UVA​

The last ultraviolet emission is UVA, which is a very important part of the spectrum too. This begins at 320 nanometers and goes up to 400 nanometers. This is very visible light to reptiles from 350nm to 400nm. Although we can’t see it, it is a most important light for natural behavior in our reptiles. This wavelength of light stimulates feeding, breeding and basking behavior as well as a general overall sense of well-being.

Visible light is from 400nm to 750nm for humans but as stated before, reptiles can also see UVA from 350nm to 400nm.

Color Rendering Index​

Reptiles, in general, and specifically bearded dragons do not do well under the warmer color temperature of lights such as Kelvin readings under 4500, because these lack colors at the blue end of the spectrum and the UVA, so to the reptile it must look like sunset all of the time. A sunny day outside is roughly 6500 Kelvin or possibly a bit higher, which means it is a cool temperature color. We do need to try and simulate as close to their light spectrum as we can. There is a chart called the Color Rendering Index or otherwise known as the CRI. This measures the quality of the light, or basically how well it lights up things in their true colors and is indicated on a scale of 0 to 100. Just to give you an idea pure sunlight is around 100 and a good quality household lightbulb or the natural daylight flourescent non-UVB tube is upwards to around 80-90 on the CRI chart. It will normally have 5000-6500 Kelvins too.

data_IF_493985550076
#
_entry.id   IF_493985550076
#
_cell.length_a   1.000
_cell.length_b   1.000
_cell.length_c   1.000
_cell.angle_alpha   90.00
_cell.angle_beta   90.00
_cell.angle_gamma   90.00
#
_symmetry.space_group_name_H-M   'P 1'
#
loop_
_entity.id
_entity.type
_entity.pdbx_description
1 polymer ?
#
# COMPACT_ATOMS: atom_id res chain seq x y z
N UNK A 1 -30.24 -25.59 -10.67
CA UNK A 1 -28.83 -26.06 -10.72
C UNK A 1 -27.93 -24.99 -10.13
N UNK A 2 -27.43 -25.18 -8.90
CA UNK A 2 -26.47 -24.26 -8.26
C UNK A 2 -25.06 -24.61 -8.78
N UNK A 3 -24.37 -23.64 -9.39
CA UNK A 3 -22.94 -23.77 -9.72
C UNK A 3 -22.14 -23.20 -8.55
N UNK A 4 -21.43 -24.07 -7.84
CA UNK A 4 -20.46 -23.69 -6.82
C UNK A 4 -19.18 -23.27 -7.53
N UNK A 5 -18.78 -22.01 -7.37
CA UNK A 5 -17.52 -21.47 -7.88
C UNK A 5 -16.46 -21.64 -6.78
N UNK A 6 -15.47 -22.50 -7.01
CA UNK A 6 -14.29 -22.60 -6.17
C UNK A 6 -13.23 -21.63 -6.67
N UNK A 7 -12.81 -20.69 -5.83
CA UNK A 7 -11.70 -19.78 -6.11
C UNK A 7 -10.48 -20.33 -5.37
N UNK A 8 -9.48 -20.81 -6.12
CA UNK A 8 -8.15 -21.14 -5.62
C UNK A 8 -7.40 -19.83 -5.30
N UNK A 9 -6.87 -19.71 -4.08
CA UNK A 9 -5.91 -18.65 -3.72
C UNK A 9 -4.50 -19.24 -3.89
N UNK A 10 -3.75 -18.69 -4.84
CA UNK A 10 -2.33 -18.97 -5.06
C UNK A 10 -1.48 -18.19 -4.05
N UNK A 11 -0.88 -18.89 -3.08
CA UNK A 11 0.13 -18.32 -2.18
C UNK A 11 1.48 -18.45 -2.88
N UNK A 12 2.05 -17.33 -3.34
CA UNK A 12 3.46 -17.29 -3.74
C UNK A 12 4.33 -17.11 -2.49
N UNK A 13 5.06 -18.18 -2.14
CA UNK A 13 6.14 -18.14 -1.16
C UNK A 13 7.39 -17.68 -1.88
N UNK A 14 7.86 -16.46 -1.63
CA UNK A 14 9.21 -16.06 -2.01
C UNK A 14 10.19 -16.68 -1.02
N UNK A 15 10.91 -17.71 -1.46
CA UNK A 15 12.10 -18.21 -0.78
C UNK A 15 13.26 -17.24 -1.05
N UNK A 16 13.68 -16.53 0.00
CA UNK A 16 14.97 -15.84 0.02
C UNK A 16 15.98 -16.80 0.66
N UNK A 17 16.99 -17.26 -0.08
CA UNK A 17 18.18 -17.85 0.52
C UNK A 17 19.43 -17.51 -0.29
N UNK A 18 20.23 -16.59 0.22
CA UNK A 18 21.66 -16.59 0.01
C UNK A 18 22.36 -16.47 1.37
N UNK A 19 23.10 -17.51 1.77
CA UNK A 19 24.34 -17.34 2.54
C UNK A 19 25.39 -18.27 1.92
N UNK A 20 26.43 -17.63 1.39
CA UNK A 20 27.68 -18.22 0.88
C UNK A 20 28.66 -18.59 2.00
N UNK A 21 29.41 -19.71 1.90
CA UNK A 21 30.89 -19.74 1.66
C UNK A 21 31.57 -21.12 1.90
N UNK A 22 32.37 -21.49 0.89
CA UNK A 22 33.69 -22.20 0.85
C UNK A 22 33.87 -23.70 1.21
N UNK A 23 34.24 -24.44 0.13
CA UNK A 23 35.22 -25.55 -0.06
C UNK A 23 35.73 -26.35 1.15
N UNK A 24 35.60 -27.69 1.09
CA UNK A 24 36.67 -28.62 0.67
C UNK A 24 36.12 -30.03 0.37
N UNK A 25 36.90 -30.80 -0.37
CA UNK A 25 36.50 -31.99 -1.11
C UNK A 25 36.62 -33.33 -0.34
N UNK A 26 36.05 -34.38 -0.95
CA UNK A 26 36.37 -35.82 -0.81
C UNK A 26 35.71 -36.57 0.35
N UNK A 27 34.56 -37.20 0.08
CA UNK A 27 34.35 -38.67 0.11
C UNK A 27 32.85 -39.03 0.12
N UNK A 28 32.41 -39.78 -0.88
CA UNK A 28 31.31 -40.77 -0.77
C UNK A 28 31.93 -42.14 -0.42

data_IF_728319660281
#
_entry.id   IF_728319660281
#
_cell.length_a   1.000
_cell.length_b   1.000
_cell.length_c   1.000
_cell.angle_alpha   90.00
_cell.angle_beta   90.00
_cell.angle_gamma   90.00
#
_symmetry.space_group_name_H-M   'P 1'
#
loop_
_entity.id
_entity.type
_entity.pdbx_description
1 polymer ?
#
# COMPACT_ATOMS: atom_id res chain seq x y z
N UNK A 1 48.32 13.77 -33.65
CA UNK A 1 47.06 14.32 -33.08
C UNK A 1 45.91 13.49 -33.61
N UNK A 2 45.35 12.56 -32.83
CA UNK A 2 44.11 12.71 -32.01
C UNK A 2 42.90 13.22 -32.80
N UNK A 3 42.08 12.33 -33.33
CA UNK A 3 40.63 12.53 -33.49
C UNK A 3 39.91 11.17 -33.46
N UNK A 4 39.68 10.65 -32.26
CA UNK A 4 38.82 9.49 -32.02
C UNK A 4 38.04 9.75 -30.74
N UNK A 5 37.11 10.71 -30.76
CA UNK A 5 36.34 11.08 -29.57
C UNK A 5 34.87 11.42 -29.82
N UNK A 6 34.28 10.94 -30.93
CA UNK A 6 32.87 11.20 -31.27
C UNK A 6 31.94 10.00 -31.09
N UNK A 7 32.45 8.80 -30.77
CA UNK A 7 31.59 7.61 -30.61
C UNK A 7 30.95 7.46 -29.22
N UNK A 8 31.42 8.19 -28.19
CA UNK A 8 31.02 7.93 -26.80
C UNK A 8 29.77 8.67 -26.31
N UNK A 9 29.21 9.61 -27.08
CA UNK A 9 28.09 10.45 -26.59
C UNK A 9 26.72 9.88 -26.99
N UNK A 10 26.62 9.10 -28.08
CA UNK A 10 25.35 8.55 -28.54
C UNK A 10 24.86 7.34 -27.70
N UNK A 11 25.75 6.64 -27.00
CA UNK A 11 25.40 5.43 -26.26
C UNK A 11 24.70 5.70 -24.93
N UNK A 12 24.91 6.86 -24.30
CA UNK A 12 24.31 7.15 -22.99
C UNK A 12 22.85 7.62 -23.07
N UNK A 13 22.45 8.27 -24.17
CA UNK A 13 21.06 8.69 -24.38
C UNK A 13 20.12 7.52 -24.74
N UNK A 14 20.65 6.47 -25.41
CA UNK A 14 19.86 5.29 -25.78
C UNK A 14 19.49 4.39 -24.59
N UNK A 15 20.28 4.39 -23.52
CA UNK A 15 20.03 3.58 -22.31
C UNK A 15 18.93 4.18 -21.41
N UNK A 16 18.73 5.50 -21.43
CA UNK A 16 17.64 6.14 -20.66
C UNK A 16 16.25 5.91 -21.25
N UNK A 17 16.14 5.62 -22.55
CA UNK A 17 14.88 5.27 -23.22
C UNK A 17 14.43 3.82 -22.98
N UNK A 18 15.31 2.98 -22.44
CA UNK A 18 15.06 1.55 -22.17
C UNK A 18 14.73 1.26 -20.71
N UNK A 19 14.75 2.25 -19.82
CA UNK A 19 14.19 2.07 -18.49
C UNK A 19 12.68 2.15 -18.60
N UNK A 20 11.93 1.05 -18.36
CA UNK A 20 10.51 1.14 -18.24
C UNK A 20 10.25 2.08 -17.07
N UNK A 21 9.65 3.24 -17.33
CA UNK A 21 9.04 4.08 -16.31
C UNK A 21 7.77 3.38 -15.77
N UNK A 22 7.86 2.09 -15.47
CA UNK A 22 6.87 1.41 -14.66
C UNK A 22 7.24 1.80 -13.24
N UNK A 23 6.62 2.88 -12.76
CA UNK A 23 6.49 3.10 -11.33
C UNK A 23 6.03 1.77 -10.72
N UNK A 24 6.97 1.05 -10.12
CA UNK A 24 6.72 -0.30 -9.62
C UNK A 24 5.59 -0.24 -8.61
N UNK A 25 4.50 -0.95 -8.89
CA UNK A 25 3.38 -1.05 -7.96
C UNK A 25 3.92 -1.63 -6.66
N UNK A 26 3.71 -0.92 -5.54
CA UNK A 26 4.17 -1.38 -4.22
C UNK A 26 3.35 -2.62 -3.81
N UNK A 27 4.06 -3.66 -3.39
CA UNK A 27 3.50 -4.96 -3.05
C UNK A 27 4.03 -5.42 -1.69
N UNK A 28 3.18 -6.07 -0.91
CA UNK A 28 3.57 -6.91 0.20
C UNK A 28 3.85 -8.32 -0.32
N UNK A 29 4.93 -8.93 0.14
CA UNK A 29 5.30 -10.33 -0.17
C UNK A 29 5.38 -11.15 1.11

Choosing lamps​

Non-UVB lamps​

Our goal should be to simulate the natural daylight or sunlight spectrum as much as possible.

I encourage the use of halogen lights when the proper wattage is used for the correct size of tank. They are incredibly bright and hot for basking. They do tend to put out a lot of heat so caution should be used with them and normally should not be used in tanks smaller than a 20 gallon.

Ideally, they should be controlled by a dimming thermostat, for safety. The natural daylight household bulbs that are of a bluish color should not be used due to their Neodymium coating which dulls the hues for the reptiles. It appears brighter to our eyes, but not to the reptile's eyes. The Neodymium is a coating that is put on to increase the color rendering index falsely giving it a perception of a brighter light but to reptiles, it blocks out the yellow hue on the light spectrum which is important for their activity. A regular household lightbulb is fine to use however, as they are very bright & do not have any coating on them like the daylight bulbs do. The Kelvin readings or color temperature for regular household light bulbs are relatively high.

The natural daylight fluorescent coils and the natural daylight fluorescent tubes are safe to use, put out little to no heat but will greatly increase the overall brightness of the tank.

So, it does take a good amount of planning to determine what type of lighting will best suit the setup that you will be using.

None of these daylight lamps produce UVB, though.

UVB Lamps​